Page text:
Level 4: Comparative Legal Theory

Time limit: 365 days
10 credits

£400 Enrol

Full course description

As a registered charity, we charge course fees to cover our running costs. However, we aim to make our education accessible to as many people as possible and are therefore able to offer a 65% fee waiver. To make use of this fee waiver, please use the code AMI65 when purchasing your courses.

Students in need of further financial assistance should contact the education team at to enquire about the possibility of further fee waivers.


This course provides students with a comparative approach to the study of uṣūl al-fiqh by studying al-ʿAllāma al-Ḥillī’s Ghāyat al-wuṣūl wa īḍāḥ al-subul, a commentary on the Mālikī scholar Ibn al-Ḥājib’s Mukhtaṣar muntahā al-suʾl wa al-ʿamal. The course focuses on selected sections from the discussion on ijtihād found in this work which will provide students with an understanding of how this concept is discussed across two legal schools and how the genre of commentary (sharḥ) literature works. 


Lesson Breakdown


Lesson 1      Introduction

Personal legal/juristic reasoning and judgement (al-ijtihād)



Lesson 2      Quranic discussion on ijtihād

                     Possibility of the Prophet performing ijtihād

                     (p. 537-540)


Lesson 3      Possibility of the companions of the Prophet performing ijtihād during his lifetime


Possibility of the companions of the Imams performing ijtihād during their lifetime


Discussion on consensus (al-ijmāʿ) and ijtihād

(p. 540-543)


Lesson 4      Discussion on consensus (al-ijmāʿ) and ijtihād (continued)

                     The theory of fallibility (takhṭiʾa) and factuality (taṣwīb)

(p. 543-547)


Lesson 5 (1) Dealing with conflicting evidences

Does the mujtahid have such an authority to issue an edict on an issue where there is no evidence?


Blind imitation (taqlīd)

(p. 555-574)


Lesson 5 (2) Examining taqlīd from Kifāyat al-uṣūl

Blind imitation (taqlīd) (continued)


There is no taqlīd in rational belief (lā taqlīd fī al-ʿaqlīyāt)

(p. 574-577)


Lesson 6      There is no taqlīd in rational belief (lā taqlīd fī al-ʿaqlīyāt) (continued)



Lesson 7      There is no taqlīd in rational belief (lā taqlīd fī al-ʿaqlīyāt) (continued)


Is the door of ijtihād closed after an absolute jurist (mujtahid muṭlaq) dies?


Is it permissible to follow the less qualified (taqlīd al-mafḍūl)?

(p. 582-590)



Please note that level four courses are only available to those who have completed all courses in levels one, two, and three. This is because the topics covered in level four require the historical and conceptual foundations which are built in the previous levels.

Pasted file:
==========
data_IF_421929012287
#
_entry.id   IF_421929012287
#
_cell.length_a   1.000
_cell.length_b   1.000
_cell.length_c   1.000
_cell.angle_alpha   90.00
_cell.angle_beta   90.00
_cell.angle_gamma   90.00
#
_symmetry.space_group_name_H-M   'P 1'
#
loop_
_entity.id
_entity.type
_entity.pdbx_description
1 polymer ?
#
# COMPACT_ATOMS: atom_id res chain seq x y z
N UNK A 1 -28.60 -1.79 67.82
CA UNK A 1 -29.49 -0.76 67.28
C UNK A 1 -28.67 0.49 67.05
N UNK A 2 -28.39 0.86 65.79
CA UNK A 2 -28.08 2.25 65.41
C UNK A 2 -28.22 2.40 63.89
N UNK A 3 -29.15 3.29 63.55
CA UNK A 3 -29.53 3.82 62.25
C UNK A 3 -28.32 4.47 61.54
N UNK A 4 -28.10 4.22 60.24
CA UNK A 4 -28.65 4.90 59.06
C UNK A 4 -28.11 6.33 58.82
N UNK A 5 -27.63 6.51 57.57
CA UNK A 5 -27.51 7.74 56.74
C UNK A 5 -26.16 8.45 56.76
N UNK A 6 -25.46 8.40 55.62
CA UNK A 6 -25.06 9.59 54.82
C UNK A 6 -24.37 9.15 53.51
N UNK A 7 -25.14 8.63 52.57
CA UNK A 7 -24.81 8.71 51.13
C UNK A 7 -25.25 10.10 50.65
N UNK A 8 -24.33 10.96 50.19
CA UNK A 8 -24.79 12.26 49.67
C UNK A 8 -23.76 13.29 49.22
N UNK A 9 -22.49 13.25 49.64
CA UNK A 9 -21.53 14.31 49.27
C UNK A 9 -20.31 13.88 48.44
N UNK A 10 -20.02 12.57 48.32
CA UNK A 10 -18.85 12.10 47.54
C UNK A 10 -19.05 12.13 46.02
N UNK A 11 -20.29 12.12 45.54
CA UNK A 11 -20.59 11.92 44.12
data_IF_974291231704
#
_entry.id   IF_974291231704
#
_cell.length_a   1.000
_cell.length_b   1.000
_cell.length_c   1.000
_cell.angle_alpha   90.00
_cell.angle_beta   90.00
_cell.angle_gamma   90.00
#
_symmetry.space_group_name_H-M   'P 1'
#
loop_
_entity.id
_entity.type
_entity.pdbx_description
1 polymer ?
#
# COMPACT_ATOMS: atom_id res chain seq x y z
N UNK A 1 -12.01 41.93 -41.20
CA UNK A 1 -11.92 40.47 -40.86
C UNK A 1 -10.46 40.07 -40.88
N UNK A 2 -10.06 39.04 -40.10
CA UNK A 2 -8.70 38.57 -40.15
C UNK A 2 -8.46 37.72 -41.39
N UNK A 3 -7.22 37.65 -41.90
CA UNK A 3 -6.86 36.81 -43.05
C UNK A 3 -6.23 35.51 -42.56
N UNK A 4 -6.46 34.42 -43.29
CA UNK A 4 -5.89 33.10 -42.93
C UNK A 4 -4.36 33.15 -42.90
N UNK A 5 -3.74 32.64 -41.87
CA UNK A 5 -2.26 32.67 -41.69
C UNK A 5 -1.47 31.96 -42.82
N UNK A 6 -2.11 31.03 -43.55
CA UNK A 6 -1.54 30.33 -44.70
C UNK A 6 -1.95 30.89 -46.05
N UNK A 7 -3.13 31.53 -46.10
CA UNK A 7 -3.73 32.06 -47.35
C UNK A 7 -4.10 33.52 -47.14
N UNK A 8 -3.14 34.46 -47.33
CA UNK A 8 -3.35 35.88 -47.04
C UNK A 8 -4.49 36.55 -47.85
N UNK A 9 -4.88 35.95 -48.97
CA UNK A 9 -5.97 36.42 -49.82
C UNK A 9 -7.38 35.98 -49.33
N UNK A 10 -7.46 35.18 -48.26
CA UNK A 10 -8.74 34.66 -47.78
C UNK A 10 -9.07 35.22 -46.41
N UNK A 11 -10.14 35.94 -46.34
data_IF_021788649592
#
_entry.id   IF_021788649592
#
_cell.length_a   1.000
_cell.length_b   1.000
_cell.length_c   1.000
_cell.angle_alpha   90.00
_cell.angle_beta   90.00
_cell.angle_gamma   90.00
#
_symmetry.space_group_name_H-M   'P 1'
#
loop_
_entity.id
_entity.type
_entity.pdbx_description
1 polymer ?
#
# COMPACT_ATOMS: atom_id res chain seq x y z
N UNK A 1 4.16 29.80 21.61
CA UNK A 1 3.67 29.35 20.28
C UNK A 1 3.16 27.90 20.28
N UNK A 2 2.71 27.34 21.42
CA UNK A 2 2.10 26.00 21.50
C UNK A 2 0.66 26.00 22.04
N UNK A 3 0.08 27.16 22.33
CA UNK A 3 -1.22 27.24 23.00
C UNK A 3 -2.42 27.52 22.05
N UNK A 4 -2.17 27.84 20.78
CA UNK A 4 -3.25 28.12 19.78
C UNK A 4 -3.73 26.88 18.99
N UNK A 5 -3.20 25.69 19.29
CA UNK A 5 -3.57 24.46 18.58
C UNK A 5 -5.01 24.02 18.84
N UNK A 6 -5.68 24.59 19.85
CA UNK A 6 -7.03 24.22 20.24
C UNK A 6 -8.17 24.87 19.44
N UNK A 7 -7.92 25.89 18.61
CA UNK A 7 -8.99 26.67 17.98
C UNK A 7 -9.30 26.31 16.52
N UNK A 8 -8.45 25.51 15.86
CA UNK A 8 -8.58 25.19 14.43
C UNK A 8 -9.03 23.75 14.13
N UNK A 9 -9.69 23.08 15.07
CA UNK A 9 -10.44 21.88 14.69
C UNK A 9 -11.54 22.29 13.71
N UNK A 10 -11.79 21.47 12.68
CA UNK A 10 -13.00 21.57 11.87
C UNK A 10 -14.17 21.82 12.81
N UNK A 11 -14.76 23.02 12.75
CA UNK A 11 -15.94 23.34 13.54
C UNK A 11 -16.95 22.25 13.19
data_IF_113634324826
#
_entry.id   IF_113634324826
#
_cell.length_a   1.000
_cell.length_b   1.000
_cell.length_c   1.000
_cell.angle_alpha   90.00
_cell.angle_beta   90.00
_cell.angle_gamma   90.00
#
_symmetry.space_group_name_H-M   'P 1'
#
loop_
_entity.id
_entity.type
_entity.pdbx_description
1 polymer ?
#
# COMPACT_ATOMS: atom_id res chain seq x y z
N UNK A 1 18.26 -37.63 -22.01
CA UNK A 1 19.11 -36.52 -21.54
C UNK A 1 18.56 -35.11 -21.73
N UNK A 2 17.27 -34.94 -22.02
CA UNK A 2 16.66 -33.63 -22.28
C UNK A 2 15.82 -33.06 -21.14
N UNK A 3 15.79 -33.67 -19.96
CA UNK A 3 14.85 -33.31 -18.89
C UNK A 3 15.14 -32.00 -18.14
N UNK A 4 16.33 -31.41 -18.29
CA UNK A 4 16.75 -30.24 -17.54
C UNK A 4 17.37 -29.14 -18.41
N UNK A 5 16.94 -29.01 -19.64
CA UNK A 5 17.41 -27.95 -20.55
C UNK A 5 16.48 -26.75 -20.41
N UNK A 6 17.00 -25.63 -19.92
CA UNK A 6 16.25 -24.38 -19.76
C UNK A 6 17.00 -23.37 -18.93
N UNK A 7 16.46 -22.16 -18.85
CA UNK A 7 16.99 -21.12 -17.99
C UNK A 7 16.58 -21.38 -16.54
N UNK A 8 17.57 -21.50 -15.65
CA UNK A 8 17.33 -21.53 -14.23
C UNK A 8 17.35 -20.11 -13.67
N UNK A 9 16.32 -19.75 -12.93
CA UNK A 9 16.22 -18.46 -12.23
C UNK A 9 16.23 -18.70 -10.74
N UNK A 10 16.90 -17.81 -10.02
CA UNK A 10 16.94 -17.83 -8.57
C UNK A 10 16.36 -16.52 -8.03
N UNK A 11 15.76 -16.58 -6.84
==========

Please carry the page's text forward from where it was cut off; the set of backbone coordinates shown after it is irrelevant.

Hours of Study

13 hours


Assessment Method

Written Essay (100%)


Course Instructor

Professor Seyed Mohammad Seyed Ghari Fatemi

Professor Seyed Mohammad Seyed Ghari Fatemi spent thirteen years studying in the Ḥawza ʿIlmiyya of Qom between 1981 and 1994, completing his advanced studies (dars al-khārij) in Arabic literature, legal theory, jurisprudence, philosophy, and Islamic theosophy under prominent scholars such as Ayatollah Ḥusayn ʿAlī Muntaẓarī, Ayatollah Sayyid Muḥammad Rūhānī, and Ayatollah ʿAbd Allāh Javādī Āmulī. Alongside his seminary studies, he also completed an LLB (1984) and LLM (1991) in Public Law at the University of Tehran. He received his PhD from the Faculty of Law at the University of Manchester in 1999.

He has been working with AMI since 1995 and currently lectures on Islamic legal theory. He is a Professor of Comparative Human Rights, Islamic Hermeneutics and Legal theory, and Philosophy in the Faculty of Law at Shahid Beheshti University (Tehran) where he supervises masters and doctoral students researching a range of topics. Seyed Fatemi is also a full member of the Academy of Sciences of Iran and a member of the Department of Biomedical Ethics at the Iranian Academy of Medical Sciences. He has previously taught in the Ḥawza ʿIlmiyya of Qom, at Mofid University (Qom), the University of Birmingham, and was a Visiting Associate Professor at the Institute of Arab and Islamic Studies at the University of Exeter.

He has numerous publications to his name in Persian and English and has organised and presented at dozens of conferences in the fields of law, Islamic studies, and bioethics. He is the author of Human Rights in the Contemporary World (Ḥuqūq-i bashr dar jahān-i muʿāṣir). The first volume of this work (An Introduction to Theoretical Issues: Concepts, Foundations, Scope and Sources) was first published by the UNESCO Chair for Human Rights and Shahid Beheshti University and is now in its eighth edition. The second volume (Analytical Essays on Right and Liberties) is in its fifth edition, and a third volume (Islam and Human Rights) is forthcoming.